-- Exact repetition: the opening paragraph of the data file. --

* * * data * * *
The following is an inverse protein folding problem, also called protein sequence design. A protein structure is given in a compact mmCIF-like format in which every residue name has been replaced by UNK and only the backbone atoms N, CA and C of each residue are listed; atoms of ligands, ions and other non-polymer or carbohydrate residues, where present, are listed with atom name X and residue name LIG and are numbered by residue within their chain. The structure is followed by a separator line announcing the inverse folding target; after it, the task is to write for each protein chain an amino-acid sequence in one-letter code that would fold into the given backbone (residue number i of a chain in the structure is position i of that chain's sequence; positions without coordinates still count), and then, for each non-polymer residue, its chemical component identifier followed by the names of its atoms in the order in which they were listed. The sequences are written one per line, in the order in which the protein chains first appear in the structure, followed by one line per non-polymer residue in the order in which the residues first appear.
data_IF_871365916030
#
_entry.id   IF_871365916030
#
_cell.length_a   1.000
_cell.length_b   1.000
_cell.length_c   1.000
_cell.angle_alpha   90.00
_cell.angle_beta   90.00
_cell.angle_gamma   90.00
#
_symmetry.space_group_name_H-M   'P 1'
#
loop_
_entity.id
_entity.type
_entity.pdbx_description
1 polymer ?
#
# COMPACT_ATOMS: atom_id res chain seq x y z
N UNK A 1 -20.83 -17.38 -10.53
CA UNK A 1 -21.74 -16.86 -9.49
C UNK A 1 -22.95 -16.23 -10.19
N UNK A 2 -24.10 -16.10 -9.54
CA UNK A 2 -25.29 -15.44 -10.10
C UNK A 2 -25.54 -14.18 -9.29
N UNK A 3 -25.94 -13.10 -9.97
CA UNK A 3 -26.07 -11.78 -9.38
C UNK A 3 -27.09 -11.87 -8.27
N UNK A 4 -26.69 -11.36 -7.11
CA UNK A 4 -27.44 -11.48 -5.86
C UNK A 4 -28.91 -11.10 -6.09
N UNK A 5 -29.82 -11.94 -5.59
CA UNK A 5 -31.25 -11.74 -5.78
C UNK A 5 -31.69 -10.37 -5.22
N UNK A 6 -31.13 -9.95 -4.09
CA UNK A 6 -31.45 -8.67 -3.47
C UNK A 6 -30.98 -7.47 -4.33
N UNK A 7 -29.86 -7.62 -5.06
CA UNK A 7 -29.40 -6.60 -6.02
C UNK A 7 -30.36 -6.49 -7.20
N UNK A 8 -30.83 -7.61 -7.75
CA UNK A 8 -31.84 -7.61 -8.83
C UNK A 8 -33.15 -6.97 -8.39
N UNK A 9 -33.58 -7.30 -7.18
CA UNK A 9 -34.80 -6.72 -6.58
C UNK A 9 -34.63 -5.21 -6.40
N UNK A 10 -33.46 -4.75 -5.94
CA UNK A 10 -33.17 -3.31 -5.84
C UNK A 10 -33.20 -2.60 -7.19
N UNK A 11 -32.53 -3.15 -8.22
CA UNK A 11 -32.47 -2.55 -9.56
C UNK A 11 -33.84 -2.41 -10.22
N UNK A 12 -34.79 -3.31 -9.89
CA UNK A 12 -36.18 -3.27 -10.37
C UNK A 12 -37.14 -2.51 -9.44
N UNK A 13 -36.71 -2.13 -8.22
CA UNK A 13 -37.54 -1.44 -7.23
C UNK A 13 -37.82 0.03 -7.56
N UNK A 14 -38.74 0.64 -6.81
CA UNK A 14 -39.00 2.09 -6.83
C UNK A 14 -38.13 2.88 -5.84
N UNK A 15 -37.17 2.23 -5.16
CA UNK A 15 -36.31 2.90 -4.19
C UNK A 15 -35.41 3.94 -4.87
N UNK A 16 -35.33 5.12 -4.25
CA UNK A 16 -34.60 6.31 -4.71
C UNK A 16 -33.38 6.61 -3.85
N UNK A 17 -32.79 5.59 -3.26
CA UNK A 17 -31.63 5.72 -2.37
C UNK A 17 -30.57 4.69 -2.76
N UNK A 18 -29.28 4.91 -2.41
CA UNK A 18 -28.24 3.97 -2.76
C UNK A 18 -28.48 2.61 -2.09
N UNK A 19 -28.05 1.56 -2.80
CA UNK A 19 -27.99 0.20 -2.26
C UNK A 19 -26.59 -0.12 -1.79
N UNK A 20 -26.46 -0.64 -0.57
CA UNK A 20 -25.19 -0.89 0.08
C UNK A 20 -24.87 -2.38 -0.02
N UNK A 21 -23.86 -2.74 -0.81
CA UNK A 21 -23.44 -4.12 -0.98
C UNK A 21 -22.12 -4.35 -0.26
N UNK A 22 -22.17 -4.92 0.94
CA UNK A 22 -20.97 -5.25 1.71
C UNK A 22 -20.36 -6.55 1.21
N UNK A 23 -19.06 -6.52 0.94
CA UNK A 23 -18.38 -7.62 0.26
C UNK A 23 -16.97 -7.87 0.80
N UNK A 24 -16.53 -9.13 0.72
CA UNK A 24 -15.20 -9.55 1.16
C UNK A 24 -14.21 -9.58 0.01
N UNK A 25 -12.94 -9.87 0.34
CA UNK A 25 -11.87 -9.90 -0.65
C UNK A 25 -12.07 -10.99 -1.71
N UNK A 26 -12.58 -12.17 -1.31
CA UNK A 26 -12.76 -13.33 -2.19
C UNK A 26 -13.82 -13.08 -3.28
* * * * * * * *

The following is an inverse protein folding problem, also called protein sequence design. A protein structure is given in a compact mmCIF-like format in which every residue name has been replaced by UNK and only the backbone atoms N, CA and C of each residue are listed; atoms of ligands, ions and other non-polymer or carbohydrate residues, where present, are listed with atom name X and residue name LIG and are numbered by residue within their chain. The structure is followed by a separator line announcing the inverse folding target; after it, the task is to write for each protein chain an amino-acid sequence in one-letter code that would fold into the given backbone (residue number i of a chain in the structure is position i of that chain's sequence; positions without coordinates still count), and then, for each non-polymer residue, its chemical component identifier followed by the names of its atoms in the order in which they were listed. The sequences are written one per line, in the order in which the protein chains first appear in the structure, followed by one line per non-polymer residue in the order in which the residues first appear.